Luke Ross (1972- ) is a Brazilian comic book artist who’s been under an exclusive contract with the Marvel editions since 2008. Before that he worked on titles such as Green Lantern (2004) and Jonah Hex (2005) for DC Comics, and on the mini-series Samurai: Heaven and Earth (2005) for Dark Horse. For Marvel, he drew some Spider-Man related titles issues such as the Sensational Spider-Man, the Spectacular Spider-Man, and more recently Captain America and the Mighty Avengers (2015).
Hercules, like any human being, in cooking scrambled eggs for his roommate, the great Sumerian hero Gilgamesh. His apartment looks like the one a middle-class man could have, except the multiple pieces of art scattered across the room: a greek vase on an antic column, a reduction of the Venus of Milo and some African masks. Hercules appears with nothing but a short on himself. Luke Ross perfectly drew Hercules’ massive musculature, his large and hairy chest, his impressive arms. Some veins are even indicated by very thin lines, which strengthen the impression of might and power of Hercules. There is a great contrast between this first look at the hero and his bright smile and the pan in his hand. He looks like a perfect hostess rather than a Greek hero. He has adapted himself to the everyday life of 2015.
His first mission is to get rid of an Urmut, who took the form of a human being to seduce a young woman. Luke Ross divided his page into two half-pages: the first half, on top, is composed of four panels, while the second half, on bottom, has only one panel. The four first panels are narrative ones, they tell us about Hercules interruption on the urmut making out with the girl and its transformation. The fifth panel, the bigger one, is fantastic: with black lines only, Luke Ross managed to draw a terrifying and monstrous creature. I like the contrast between the fourth and the fifth panel: Hercules is civilly talking to the urmut, but soon the creature attacks him and there is no room for discussion anymore.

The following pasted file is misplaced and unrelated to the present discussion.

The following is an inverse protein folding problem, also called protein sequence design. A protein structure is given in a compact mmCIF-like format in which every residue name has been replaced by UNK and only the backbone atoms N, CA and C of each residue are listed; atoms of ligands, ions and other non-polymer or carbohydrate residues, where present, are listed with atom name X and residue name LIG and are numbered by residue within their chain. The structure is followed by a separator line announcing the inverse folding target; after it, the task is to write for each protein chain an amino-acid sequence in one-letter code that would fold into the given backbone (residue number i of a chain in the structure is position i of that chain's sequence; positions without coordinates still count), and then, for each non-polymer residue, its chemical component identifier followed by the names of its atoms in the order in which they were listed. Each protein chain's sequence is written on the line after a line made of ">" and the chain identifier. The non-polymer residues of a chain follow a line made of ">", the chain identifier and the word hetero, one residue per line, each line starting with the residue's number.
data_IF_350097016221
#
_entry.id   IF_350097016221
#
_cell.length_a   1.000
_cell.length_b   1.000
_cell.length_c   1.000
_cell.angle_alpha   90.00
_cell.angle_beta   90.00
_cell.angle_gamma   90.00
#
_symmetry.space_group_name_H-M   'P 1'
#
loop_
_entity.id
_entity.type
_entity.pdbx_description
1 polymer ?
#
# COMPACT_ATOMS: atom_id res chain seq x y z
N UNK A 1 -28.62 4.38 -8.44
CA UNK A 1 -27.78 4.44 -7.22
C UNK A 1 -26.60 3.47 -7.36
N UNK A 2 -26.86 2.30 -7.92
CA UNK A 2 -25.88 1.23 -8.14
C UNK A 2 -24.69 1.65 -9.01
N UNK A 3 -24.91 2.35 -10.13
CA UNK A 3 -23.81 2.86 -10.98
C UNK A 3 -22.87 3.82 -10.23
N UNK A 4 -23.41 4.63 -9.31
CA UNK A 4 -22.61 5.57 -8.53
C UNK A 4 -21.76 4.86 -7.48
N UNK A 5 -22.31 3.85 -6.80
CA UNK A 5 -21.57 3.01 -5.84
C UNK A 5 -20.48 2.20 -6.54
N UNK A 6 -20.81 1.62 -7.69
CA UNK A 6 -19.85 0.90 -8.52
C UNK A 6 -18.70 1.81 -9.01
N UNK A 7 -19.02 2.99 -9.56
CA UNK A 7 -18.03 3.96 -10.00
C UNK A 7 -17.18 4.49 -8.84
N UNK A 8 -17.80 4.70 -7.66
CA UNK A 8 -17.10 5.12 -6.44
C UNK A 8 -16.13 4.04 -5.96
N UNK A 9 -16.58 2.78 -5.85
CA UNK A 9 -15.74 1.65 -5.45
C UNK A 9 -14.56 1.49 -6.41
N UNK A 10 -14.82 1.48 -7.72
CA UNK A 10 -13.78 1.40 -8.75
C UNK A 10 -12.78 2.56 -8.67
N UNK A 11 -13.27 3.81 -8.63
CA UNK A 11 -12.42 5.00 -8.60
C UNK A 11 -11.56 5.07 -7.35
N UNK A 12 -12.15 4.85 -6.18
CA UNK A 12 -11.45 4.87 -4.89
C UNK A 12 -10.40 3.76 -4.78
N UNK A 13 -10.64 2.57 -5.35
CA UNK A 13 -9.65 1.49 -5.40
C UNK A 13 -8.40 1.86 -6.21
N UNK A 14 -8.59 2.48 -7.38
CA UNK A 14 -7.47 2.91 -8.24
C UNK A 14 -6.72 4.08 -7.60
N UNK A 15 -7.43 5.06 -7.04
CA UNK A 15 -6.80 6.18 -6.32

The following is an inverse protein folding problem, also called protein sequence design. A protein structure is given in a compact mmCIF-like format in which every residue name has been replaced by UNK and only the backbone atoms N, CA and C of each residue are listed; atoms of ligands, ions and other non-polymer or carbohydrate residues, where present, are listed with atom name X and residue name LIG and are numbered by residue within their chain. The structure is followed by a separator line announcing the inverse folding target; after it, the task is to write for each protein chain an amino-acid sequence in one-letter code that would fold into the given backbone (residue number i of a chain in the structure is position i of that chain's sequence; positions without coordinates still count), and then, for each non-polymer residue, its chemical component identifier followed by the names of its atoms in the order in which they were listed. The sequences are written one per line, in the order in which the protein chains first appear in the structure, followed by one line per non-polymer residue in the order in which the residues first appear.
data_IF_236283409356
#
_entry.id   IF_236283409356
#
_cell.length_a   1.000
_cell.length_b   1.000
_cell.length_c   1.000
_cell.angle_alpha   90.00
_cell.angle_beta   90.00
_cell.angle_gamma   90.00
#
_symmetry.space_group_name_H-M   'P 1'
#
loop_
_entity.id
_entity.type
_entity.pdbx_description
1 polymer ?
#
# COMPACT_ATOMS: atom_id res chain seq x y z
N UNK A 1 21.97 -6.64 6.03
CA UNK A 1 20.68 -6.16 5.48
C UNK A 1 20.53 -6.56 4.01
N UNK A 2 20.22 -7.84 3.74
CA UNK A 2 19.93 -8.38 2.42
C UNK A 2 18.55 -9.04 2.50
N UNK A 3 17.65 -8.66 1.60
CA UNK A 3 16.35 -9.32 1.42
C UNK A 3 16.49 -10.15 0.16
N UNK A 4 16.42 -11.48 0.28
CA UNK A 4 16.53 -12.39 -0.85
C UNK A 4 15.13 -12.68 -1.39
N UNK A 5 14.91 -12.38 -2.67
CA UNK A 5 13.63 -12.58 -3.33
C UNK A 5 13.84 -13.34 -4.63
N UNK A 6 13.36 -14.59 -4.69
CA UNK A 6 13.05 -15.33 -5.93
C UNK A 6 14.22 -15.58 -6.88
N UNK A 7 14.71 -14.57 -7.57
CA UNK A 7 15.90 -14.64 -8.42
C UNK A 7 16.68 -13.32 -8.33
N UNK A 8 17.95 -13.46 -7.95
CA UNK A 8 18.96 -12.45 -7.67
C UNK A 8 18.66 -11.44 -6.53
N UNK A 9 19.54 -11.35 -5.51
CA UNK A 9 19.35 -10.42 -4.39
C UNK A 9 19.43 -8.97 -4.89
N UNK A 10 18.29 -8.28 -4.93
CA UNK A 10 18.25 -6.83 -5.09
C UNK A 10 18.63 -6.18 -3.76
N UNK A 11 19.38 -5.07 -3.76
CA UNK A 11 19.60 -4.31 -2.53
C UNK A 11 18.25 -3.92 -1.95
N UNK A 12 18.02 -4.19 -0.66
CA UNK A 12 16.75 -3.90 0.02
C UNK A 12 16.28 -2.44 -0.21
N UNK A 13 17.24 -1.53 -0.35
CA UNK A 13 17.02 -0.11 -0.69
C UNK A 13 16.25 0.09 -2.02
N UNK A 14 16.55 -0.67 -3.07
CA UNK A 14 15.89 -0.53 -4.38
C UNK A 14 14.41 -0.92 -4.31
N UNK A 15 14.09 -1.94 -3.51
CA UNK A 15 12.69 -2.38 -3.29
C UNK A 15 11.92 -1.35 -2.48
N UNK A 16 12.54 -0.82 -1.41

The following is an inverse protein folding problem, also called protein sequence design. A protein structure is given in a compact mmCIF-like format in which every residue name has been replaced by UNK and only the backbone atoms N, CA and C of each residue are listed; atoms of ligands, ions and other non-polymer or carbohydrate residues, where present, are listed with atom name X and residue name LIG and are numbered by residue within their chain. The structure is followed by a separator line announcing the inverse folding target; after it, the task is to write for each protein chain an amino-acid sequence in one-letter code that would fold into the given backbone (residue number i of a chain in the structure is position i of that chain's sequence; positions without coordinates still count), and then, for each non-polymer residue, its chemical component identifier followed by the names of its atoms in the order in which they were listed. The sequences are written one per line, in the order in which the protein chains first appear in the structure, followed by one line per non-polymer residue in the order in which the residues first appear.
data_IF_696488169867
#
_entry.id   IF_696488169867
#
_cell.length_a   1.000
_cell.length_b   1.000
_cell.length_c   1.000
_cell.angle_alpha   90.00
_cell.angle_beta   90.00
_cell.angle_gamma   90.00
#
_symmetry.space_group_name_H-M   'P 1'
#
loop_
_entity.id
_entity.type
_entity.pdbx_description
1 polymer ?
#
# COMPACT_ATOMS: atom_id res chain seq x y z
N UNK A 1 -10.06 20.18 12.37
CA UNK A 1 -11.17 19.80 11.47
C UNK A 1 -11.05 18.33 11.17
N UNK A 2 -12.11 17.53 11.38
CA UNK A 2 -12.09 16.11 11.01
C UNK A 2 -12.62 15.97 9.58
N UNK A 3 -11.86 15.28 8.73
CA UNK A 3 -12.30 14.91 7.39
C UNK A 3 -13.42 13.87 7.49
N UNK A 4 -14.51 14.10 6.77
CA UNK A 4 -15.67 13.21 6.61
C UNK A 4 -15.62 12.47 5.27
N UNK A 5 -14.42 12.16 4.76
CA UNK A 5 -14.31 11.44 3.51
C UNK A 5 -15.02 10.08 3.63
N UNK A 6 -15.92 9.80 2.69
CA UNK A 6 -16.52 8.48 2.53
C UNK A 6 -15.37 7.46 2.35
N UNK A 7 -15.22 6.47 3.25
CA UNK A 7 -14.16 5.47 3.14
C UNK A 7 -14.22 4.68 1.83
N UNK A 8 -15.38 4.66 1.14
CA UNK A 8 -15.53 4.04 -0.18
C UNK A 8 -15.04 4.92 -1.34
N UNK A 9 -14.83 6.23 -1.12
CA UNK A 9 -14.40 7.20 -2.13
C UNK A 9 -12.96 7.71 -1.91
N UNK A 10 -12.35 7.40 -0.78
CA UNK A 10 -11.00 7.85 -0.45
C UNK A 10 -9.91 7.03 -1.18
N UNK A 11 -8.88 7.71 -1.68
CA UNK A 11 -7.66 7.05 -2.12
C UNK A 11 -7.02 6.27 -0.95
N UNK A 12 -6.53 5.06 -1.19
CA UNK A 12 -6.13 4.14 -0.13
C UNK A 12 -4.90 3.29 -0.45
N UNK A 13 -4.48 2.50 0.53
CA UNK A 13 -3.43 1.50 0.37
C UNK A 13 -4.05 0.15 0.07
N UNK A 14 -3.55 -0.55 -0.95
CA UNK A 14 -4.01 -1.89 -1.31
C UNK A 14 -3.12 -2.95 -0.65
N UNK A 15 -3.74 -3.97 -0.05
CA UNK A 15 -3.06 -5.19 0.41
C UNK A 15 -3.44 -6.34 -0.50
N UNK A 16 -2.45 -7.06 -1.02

During his fight against the urmut, Hercules gets thrown away against a bunch of cars and trunks. When he opens his eyes, he’s seeing Athena, the goddess of war and wisdom, starring at him under her helmet. I’m particularly fond of this page, because of the mystery surrounding Athena’s appearance, and because of the drawings themselves. They are different from the other pages, more precise and accurate. Finally, Hercules is interacting with another greek god, an important character in his own mythology.
Hercules doesn’t have time to rest. Once the urmut is vanquished, he has to fight against the Giants. Two of them look like giant human beings while the third is a rhinoceros-human hybrid. I can’t explain why Luke Ross has chosen to depict the giants like this. If I like the two men giants – they’re terrifying behind their greek helmet and their wild hair – I find the rhinoceros one pretty ridiculous. He’s a regular monster, a rhino bigger than a normal one. He’s smashing the buildings like the others two, but there is no spark of intelligence in his eyes. The last panel is just awesome: Hercules gives up his regular weapons and brandishes a rocket launcher! The giants versus Hercules and his rocket launcher: what a twist.
In order to find out what’s going on with all these creatures invading the Earth, Hercules went to Tiresias the prophet. According to the greek myths, Tiresias has been both male and female. That’s maybe why Luke Ross and Dan Abnett have chosen to depict Tiresias as a woman. Doing so, the artistic duo is in the direct line of what Marvel has been doing since a few years: womanizing its heroes like Captain Marvel and Thor (see Russell Dauterman – The Mighty Thor #1; Russell Dauterman – Thor #1-8). Tiresias has invited Hercules to drink a cup of tea, and it’s just funny to see Hercules with such beverage. We know Hercules drinks a lot of wine, of beer – of alcohol in general – but I’ve never imagined him drinking tea. Hercules’ arms seem a little to big for his body, but it strengthens the impression of might and power that Hercules conveys.
Inquiring in Central Park at sundown, Hercules fall on a bunch of centaurs. The centaurs look to big compared to Hercules, but I think it’s because of the perspective. Or maybe Luke Ross has chosen to draw giant centaurs, which we only will have an answer to on the next issue. Once again, the eyes of the creatures are the terrifying element of their face: the centaurs’ are blank, the Giants’ were red. They look pretty badasses, armed with a spear and a bow. They’ve sought refuge under the trees of Central Park, and they’re pissed that Hercules has found their home. Will we be the spectators of a modern centauromachy?
Dan Abnett and Luke Ross did a great job on the two first issues of Hercules. It’s funny to see him interact with his roommate Gilgamesh, which reminds me of how Hercules used to behave. But I’m curious to discover why Gil is really living with Hercules … are they together, despite all that have been said by Marvel about Hercules’ sexuality? I like that they choose to transport mythological creatures in the modern New-York, rather than oppose Hercules to contemporary villains like any Avengers.